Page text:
“It’s harmless,” your friend says as she orders you another glass of wine. Whether you’re out with friends, celebrating a promotion, or relaxing at the end of a long day, you might not think twice about consuming an alcoholic beverage. And if the setting is right, you might go ahead an order a few more beverages than usual. But while you’re convincing yourself that it’s just a harmless drink, you’re actually putting your body in danger. The more you drink and the longer you drink, the higher your risk for cancer. In fact, the American Society of Clinical Oncology recently released information that reveals 5% of all cancers are a result of alcohol consumption and 5.8% of cancer deaths is related to alcohol.
Whether your preference is beer, wine, or liquor, consumption of alcohol raises the potential for a diagnosis of several GI cancers including mouth, throat, larynx, esophageal, liver, and colon.
The exact reasons alcohol is so dangerous to your body is still under review. However, a large part of the issue is that through the production of alcohol, ethanol becomes one of the leading ingredients in every beverage. Ethanol poses a threat to the healthy cells in your body, and once alcohol is consumed, a chemical called acetaldehyde is produced which stops cells from repairing damaged DNA. Alcohol is also extremely harmful to your liver, one of the most important organs in your GI tract. The liver creates nutrients, detoxifies unhealthy substances and cleans your blood. When damage is done to your liver as a result of heavy alcohol consumption, cirrhosis forms. Cirrhosis is scar tissue that cannot be repaired and is the direct link to liver cancer. Alcohol also blocks folate from absorbing properly in the colon. This is a clear indicator that a colon cancer diagnosis is likely to follow.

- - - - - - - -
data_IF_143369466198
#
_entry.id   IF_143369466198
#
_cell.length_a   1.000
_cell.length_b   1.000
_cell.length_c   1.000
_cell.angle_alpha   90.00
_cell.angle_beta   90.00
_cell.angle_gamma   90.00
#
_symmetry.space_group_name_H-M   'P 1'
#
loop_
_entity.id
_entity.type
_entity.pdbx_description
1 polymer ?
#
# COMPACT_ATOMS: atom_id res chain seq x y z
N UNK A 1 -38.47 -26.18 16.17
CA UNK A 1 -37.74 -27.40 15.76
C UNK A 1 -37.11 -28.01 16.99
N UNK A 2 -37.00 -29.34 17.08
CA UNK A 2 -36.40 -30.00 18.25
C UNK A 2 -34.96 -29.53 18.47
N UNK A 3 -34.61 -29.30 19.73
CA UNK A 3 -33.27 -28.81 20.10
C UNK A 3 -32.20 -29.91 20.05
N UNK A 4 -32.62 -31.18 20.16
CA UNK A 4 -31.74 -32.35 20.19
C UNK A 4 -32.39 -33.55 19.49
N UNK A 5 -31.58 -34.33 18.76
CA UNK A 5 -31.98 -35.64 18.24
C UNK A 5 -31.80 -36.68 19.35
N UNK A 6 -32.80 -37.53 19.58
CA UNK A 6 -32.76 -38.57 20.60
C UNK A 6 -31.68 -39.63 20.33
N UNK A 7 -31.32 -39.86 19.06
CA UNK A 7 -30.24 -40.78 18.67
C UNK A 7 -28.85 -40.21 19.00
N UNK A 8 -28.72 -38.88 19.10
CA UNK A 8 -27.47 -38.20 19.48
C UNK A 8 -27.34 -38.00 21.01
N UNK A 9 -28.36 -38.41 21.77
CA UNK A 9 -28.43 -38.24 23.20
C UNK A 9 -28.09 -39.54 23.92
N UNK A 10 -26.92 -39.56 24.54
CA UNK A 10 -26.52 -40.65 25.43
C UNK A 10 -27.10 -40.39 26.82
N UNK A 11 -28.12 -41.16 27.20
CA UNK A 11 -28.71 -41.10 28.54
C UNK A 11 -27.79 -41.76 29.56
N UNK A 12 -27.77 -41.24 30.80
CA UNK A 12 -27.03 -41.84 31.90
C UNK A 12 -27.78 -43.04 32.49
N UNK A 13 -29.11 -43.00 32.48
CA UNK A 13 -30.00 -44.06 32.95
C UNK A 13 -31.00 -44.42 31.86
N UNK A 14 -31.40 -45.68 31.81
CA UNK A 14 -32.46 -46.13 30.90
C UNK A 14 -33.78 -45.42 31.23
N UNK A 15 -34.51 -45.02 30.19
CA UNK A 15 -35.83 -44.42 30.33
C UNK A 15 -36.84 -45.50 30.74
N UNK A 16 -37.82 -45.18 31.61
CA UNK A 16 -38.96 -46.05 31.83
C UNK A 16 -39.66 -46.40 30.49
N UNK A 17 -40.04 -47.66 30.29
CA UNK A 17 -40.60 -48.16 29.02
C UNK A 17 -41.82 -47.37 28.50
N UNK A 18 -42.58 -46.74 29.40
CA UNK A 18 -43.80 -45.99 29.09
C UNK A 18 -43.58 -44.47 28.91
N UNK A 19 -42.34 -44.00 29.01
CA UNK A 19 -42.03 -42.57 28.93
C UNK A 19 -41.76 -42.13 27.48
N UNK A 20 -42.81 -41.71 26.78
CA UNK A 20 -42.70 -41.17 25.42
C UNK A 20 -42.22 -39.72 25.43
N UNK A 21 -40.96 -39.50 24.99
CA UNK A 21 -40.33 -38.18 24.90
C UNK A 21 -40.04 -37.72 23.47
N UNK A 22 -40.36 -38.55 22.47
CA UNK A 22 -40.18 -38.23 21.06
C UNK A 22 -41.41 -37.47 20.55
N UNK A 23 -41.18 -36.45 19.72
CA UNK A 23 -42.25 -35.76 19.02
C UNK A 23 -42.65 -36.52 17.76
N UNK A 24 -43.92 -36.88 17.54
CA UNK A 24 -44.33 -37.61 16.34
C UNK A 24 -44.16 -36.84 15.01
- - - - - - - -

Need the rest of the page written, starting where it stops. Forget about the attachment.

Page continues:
So what does that mean for you? Does that mean it’s pertinent to cut out all forms of alcohol? The short answer is no. But it is important to understand how much alcohol is too much, because the more you drink over time, the greater your risk for GI cancer. All doctors agree that too much alcohol can be defined by binge drinking. This means three or more alcoholic beverages at one time or more than eight drinks in one week for a woman. For men, binge drinking is defined as more than four drinks at one time and more than 15 drinks in one week. One drink is defined as a 12 oz. beer, 5 oz. of wine, and 1.5 oz. of liquor. Even though you may be able to avoid the opportunity to binge drink, light drinking can still be harmful to your body. In fact, research states that your risk of head and neck cancers increases by 13% by light drinking and a risk for breast cancer increases by 4% due to light drinking. On the flip side, heavy drinking raises your risk by 500% for head and neck cancer and 61% for breast cancer.
Before you order your next alcoholic beverage or grab a glass of wine to unwind after work, consider the potential harm alcohol can have on your body. There is no form of alcohol that is beneficial to your health in any way—even the old saying that red wine is good for your heart is now thought of as just a myth. Take care of your body in the best way that you can, and avoid situations where you might be tempted to drink more alcohol than usual.